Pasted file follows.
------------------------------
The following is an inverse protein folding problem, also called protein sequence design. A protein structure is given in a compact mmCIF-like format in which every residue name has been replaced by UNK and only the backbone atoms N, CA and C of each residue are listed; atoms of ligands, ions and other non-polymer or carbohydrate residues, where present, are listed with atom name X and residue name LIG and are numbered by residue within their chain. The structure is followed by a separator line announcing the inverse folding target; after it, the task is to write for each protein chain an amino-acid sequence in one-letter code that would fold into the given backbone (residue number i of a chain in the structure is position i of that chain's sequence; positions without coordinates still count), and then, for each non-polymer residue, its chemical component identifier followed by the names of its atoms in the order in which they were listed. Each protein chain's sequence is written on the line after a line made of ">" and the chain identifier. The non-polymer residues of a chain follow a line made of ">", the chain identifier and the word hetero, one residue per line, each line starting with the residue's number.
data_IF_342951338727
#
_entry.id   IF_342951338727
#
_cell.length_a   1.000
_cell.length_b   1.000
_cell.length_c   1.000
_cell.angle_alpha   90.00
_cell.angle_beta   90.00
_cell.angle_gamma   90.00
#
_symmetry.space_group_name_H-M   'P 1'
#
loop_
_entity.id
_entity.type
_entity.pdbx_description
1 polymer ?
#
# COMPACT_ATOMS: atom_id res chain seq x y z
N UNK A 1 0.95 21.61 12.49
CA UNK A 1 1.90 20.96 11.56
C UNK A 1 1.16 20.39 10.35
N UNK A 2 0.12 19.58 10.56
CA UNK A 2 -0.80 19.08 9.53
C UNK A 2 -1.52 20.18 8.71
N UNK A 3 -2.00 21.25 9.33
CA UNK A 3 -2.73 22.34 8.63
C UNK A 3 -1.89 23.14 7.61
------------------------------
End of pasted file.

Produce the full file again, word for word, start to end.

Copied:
The following is an inverse protein folding problem, also called protein sequence design. A protein structure is given in a compact mmCIF-like format in which every residue name has been replaced by UNK and only the backbone atoms N, CA and C of each residue are listed; atoms of ligands, ions and other non-polymer or carbohydrate residues, where present, are listed with atom name X and residue name LIG and are numbered by residue within their chain. The structure is followed by a separator line announcing the inverse folding target; after it, the task is to write for each protein chain an amino-acid sequence in one-letter code that would fold into the given backbone (residue number i of a chain in the structure is position i of that chain's sequence; positions without coordinates still count), and then, for each non-polymer residue, its chemical component identifier followed by the names of its atoms in the order in which they were listed. Each protein chain's sequence is written on the line after a line made of ">" and the chain identifier. The non-polymer residues of a chain follow a line made of ">", the chain identifier and the word hetero, one residue per line, each line starting with the residue's number.
data_IF_342951338727
#
_entry.id   IF_342951338727
#
_cell.length_a   1.000
_cell.length_b   1.000
_cell.length_c   1.000
_cell.angle_alpha   90.00
_cell.angle_beta   90.00
_cell.angle_gamma   90.00
#
_symmetry.space_group_name_H-M   'P 1'
#
loop_
_entity.id
_entity.type
_entity.pdbx_description
1 polymer ?
#
# COMPACT_ATOMS: atom_id res chain seq x y z
N UNK A 1 0.95 21.61 12.49
CA UNK A 1 1.90 20.96 11.56
C UNK A 1 1.16 20.39 10.35
N UNK A 2 0.12 19.58 10.56
CA UNK A 2 -0.80 19.08 9.53
C UNK A 2 -1.52 20.18 8.71
N UNK A 3 -2.00 21.25 9.33
CA UNK A 3 -2.73 22.34 8.63
C UNK A 3 -1.89 23.14 7.61